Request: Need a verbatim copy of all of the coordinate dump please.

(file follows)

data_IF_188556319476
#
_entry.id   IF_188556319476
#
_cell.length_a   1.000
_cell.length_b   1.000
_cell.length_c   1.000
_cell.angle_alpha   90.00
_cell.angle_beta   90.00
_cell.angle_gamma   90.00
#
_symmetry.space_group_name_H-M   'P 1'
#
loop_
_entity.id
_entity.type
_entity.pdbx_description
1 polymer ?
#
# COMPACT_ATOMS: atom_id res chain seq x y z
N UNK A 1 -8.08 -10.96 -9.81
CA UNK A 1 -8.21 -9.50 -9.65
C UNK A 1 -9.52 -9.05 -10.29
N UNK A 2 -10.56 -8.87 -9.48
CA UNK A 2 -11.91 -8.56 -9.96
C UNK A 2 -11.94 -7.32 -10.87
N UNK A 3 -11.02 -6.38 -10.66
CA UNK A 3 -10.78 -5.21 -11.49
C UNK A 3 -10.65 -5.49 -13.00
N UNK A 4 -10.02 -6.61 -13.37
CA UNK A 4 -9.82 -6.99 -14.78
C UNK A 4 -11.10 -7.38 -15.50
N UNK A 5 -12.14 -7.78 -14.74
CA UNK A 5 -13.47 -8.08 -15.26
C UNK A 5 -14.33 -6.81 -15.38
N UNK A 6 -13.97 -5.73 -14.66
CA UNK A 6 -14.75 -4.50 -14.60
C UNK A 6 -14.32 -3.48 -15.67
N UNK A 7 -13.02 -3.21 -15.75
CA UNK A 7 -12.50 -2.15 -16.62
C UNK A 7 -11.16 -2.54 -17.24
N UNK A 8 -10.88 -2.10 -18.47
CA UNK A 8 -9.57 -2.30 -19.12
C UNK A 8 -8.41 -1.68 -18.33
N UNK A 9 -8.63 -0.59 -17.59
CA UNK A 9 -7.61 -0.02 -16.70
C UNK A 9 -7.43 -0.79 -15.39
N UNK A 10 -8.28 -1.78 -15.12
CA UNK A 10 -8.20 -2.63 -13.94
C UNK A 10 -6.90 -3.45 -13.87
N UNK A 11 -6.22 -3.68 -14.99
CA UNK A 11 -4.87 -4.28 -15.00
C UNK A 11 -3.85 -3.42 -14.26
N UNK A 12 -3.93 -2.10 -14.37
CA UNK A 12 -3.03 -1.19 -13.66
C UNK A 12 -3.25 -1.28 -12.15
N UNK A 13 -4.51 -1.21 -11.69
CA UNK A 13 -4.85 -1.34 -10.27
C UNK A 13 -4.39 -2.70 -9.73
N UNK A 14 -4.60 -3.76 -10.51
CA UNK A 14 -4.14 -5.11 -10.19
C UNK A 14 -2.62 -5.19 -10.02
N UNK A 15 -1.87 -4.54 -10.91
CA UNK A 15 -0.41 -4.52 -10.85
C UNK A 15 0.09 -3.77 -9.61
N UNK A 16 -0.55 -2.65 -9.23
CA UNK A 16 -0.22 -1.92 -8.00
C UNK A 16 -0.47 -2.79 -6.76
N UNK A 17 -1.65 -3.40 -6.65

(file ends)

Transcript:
data_IF_188556319476
#
_entry.id   IF_188556319476
#
_cell.length_a   1.000
_cell.length_b   1.000
_cell.length_c   1.000
_cell.angle_alpha   90.00
_cell.angle_beta   90.00
_cell.angle_gamma   90.00
#
_symmetry.space_group_name_H-M   'P 1'
#
loop_
_entity.id
_entity.type
_entity.pdbx_description
1 polymer ?
#
# COMPACT_ATOMS: atom_id res chain seq x y z
N UNK A 1 -8.08 -10.96 -9.81
CA UNK A 1 -8.21 -9.50 -9.65
C UNK A 1 -9.52 -9.05 -10.29
N UNK A 2 -10.56 -8.87 -9.48
CA UNK A 2 -11.91 -8.56 -9.96
C UNK A 2 -11.94 -7.32 -10.87
N UNK A 3 -11.02 -6.38 -10.66
CA UNK A 3 -10.78 -5.21 -11.49
C UNK A 3 -10.65 -5.49 -13.00
N UNK A 4 -10.02 -6.61 -13.37
CA UNK A 4 -9.82 -6.99 -14.78
C UNK A 4 -11.10 -7.38 -15.50
N UNK A 5 -12.14 -7.78 -14.74
CA UNK A 5 -13.47 -8.08 -15.26
C UNK A 5 -14.33 -6.81 -15.38
N UNK A 6 -13.97 -5.73 -14.66
CA UNK A 6 -14.75 -4.50 -14.60
C UNK A 6 -14.32 -3.48 -15.67
N UNK A 7 -13.02 -3.21 -15.75
CA UNK A 7 -12.50 -2.15 -16.62
C UNK A 7 -11.16 -2.54 -17.24
N UNK A 8 -10.88 -2.10 -18.47
CA UNK A 8 -9.57 -2.30 -19.12
C UNK A 8 -8.41 -1.68 -18.33
N UNK A 9 -8.63 -0.59 -17.59
CA UNK A 9 -7.61 -0.02 -16.70
C UNK A 9 -7.43 -0.79 -15.39
N UNK A 10 -8.28 -1.78 -15.12
CA UNK A 10 -8.20 -2.63 -13.94
C UNK A 10 -6.90 -3.45 -13.87
N UNK A 11 -6.22 -3.68 -14.99
CA UNK A 11 -4.87 -4.28 -15.00
C UNK A 11 -3.85 -3.42 -14.26
N UNK A 12 -3.93 -2.10 -14.37
CA UNK A 12 -3.03 -1.19 -13.66
C UNK A 12 -3.25 -1.28 -12.15
N UNK A 13 -4.51 -1.21 -11.69
CA UNK A 13 -4.85 -1.34 -10.27
C UNK A 13 -4.39 -2.70 -9.73
N UNK A 14 -4.60 -3.76 -10.51
CA UNK A 14 -4.14 -5.11 -10.19
C UNK A 14 -2.62 -5.19 -10.02
N UNK A 15 -1.87 -4.54 -10.91
CA UNK A 15 -0.41 -4.52 -10.85
C UNK A 15 0.09 -3.77 -9.61
N UNK A 16 -0.55 -2.65 -9.23
CA UNK A 16 -0.22 -1.92 -8.00
C UNK A 16 -0.47 -2.79 -6.76
N UNK A 17 -1.65 -3.40 -6.65